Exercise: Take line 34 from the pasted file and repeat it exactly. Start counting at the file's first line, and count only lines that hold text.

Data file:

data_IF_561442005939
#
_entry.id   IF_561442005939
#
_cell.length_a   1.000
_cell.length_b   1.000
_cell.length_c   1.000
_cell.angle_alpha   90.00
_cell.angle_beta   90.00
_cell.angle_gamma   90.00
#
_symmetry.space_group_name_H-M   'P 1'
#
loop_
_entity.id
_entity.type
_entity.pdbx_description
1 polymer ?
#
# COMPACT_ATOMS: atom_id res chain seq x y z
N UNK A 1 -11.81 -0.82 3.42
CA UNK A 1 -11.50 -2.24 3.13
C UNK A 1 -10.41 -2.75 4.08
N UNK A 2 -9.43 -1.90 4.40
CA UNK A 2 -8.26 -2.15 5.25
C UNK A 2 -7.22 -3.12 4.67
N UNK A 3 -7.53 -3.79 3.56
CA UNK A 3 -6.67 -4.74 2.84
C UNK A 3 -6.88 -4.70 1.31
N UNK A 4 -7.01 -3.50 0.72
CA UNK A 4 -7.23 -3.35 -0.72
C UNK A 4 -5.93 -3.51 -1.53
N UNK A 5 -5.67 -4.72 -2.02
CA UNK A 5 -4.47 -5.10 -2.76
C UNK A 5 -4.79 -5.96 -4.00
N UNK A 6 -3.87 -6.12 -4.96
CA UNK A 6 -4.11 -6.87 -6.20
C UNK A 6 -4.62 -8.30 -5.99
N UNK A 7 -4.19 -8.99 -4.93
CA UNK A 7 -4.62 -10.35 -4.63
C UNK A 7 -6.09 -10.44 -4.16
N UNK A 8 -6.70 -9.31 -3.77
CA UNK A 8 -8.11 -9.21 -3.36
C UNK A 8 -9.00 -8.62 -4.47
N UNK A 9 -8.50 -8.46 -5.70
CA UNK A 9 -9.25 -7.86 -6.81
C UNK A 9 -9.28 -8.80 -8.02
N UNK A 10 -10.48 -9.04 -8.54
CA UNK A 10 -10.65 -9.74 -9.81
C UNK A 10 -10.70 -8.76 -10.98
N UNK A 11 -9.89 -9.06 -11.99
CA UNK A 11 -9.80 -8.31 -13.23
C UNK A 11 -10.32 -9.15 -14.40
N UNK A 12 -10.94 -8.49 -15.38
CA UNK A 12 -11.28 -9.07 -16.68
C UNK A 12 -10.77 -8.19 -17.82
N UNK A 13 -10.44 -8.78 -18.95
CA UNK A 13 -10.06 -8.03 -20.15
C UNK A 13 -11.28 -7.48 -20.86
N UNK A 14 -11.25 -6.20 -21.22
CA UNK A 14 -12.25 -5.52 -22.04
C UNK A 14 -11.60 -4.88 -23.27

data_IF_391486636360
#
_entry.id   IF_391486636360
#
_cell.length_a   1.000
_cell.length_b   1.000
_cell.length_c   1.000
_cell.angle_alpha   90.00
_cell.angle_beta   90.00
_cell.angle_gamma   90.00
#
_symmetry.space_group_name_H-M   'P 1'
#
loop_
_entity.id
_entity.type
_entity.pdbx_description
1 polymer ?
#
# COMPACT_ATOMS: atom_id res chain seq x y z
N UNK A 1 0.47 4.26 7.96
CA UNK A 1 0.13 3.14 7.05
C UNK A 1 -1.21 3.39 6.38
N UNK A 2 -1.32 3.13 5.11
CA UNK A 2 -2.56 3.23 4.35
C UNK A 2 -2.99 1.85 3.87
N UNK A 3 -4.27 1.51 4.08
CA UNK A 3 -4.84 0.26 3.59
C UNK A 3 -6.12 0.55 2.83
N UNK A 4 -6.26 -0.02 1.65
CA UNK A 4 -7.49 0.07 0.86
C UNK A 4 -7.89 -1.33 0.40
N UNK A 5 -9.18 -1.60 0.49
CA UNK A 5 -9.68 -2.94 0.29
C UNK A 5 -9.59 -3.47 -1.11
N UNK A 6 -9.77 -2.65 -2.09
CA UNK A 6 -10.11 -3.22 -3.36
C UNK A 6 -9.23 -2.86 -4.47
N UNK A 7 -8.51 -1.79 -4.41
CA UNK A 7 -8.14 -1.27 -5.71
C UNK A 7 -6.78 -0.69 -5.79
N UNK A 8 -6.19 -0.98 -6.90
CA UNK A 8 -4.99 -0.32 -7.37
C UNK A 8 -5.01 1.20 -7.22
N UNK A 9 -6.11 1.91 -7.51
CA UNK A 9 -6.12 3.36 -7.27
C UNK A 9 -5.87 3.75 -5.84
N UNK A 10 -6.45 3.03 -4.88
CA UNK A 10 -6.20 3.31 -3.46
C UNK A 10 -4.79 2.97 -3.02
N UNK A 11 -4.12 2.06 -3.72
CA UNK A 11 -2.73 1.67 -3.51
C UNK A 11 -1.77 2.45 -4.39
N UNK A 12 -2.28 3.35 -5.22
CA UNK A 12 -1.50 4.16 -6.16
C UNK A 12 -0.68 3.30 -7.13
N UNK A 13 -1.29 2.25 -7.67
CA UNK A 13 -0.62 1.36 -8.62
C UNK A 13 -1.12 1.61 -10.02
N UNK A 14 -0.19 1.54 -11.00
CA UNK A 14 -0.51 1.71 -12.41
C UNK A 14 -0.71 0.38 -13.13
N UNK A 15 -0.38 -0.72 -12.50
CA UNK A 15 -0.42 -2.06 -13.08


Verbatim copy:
CA UNK A 5 -4.47 -5.10 -2.76